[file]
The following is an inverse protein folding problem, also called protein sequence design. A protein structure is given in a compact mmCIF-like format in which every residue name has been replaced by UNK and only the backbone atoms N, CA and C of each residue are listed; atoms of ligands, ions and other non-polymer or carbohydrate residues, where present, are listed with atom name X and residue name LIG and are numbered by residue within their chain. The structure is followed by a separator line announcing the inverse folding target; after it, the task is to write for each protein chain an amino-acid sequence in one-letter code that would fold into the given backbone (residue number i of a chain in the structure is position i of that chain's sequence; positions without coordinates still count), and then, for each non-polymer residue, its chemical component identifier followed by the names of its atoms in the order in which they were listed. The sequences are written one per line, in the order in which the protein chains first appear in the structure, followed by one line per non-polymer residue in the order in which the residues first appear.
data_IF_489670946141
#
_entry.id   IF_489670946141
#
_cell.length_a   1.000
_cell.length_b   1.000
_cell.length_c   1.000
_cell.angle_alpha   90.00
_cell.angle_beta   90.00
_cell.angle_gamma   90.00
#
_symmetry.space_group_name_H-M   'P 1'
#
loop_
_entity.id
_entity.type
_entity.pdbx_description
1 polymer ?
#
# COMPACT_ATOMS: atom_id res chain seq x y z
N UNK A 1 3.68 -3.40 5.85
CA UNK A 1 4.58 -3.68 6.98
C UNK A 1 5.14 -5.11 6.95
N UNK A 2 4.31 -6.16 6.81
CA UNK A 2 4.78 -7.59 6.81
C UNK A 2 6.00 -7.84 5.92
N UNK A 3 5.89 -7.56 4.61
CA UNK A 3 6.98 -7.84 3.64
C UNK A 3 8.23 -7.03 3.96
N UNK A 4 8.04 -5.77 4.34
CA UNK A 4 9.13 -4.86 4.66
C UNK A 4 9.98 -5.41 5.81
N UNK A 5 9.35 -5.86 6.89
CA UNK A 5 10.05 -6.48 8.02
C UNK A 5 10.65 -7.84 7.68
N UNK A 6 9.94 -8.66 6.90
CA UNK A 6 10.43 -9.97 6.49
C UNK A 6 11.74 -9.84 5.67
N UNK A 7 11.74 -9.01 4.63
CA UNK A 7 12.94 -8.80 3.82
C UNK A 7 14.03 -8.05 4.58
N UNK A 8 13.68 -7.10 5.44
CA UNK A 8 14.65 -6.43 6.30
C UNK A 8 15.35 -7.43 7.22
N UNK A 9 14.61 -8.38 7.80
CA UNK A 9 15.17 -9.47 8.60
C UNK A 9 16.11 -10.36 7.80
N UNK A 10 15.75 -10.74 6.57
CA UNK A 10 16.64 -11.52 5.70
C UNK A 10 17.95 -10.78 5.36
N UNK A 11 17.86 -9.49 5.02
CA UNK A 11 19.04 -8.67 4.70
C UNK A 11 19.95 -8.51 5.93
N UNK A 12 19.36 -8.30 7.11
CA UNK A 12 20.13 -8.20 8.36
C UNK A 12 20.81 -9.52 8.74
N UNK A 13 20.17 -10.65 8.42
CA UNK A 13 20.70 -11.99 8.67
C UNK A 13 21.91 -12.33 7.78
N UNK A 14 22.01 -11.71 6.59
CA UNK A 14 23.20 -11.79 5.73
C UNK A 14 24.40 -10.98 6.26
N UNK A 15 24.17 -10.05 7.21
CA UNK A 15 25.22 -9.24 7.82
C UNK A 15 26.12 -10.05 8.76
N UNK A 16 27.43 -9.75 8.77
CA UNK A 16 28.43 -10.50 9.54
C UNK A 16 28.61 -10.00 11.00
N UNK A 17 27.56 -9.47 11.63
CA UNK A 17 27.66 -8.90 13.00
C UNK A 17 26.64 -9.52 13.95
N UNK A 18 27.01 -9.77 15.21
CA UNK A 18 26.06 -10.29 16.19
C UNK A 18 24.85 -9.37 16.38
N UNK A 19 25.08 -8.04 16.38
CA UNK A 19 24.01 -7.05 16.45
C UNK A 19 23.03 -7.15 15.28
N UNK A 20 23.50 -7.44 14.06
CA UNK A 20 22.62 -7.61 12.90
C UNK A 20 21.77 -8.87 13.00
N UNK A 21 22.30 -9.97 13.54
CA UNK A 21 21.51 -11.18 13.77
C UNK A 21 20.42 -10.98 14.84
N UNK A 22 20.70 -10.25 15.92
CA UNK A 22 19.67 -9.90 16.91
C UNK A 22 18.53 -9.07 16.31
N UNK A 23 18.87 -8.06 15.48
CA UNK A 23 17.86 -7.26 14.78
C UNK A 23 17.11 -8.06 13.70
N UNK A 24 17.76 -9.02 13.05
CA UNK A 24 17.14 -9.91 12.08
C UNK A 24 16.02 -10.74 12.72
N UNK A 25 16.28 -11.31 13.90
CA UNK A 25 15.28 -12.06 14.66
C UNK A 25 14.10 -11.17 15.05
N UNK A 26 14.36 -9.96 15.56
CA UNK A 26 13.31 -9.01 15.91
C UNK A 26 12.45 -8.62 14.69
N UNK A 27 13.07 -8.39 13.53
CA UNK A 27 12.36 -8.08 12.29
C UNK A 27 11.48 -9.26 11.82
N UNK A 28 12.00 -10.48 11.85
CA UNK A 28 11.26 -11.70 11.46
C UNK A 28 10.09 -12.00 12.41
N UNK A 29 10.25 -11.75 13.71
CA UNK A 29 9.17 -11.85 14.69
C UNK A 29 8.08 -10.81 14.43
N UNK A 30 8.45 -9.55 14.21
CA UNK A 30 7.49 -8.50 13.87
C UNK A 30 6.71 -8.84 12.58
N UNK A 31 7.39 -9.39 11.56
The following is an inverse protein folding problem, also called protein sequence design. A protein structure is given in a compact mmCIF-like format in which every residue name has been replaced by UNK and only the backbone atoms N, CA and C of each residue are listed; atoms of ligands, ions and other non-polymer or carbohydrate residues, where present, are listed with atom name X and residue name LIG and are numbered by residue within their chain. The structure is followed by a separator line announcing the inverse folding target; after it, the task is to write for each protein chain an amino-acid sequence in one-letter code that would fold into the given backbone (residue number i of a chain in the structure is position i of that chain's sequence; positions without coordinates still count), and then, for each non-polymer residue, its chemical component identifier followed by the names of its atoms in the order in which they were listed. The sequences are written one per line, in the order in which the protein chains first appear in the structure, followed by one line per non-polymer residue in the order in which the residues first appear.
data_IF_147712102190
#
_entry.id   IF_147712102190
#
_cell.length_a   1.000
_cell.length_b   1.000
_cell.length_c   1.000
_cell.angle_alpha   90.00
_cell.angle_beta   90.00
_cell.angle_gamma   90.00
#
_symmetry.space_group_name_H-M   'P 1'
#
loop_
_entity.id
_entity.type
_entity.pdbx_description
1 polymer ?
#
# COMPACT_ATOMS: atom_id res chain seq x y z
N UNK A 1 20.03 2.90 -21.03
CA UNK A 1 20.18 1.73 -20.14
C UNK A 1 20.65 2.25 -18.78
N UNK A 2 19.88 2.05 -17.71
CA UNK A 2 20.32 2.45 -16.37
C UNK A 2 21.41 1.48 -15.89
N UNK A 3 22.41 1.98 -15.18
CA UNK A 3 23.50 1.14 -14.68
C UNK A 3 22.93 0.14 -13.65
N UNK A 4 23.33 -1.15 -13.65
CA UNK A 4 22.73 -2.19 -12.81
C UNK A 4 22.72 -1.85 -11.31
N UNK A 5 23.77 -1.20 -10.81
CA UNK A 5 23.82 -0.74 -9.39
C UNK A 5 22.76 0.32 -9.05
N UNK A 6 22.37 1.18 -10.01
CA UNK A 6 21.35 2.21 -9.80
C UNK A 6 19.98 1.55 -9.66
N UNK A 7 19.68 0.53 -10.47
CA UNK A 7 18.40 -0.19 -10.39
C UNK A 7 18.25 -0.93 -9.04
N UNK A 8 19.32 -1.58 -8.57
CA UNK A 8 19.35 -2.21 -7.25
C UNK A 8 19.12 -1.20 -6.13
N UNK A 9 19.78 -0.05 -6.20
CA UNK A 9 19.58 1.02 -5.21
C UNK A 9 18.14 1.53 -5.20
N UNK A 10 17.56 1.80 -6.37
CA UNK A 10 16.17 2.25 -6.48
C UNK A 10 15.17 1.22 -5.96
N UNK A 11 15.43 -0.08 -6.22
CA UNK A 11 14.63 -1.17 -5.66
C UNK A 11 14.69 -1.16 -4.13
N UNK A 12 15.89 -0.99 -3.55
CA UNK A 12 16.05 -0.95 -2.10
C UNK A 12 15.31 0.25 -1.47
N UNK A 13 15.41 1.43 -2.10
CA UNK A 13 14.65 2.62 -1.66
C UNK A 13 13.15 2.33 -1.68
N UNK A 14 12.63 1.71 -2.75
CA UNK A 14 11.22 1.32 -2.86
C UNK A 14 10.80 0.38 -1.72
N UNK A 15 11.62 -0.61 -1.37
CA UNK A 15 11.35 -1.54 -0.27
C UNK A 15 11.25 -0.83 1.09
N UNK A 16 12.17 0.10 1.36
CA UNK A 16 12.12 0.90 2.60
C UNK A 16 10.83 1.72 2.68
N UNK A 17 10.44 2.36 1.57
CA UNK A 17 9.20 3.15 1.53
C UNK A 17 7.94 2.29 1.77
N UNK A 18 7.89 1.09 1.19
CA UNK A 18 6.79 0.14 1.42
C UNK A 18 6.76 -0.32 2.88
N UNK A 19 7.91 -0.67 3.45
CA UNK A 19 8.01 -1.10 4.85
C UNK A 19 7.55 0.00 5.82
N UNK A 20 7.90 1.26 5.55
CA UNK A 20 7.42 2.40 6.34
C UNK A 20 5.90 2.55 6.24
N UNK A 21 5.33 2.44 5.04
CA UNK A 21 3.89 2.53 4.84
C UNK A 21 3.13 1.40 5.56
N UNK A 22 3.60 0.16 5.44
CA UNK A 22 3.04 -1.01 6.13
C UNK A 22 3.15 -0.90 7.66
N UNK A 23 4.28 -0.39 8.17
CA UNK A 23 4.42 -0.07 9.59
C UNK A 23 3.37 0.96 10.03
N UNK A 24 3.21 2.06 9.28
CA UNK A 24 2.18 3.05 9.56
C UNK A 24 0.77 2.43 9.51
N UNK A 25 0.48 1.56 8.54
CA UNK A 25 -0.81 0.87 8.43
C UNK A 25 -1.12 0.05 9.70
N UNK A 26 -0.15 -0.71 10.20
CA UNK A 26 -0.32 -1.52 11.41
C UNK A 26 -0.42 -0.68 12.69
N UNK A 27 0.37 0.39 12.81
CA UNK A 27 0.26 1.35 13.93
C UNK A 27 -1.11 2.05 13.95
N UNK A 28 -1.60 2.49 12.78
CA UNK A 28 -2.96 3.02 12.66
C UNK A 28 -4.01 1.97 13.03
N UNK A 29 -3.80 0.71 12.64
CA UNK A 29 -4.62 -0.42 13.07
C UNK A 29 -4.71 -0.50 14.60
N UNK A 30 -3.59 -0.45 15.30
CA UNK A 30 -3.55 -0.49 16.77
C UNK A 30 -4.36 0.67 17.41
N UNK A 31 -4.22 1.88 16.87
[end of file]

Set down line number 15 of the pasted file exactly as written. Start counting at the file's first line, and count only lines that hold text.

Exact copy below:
loop_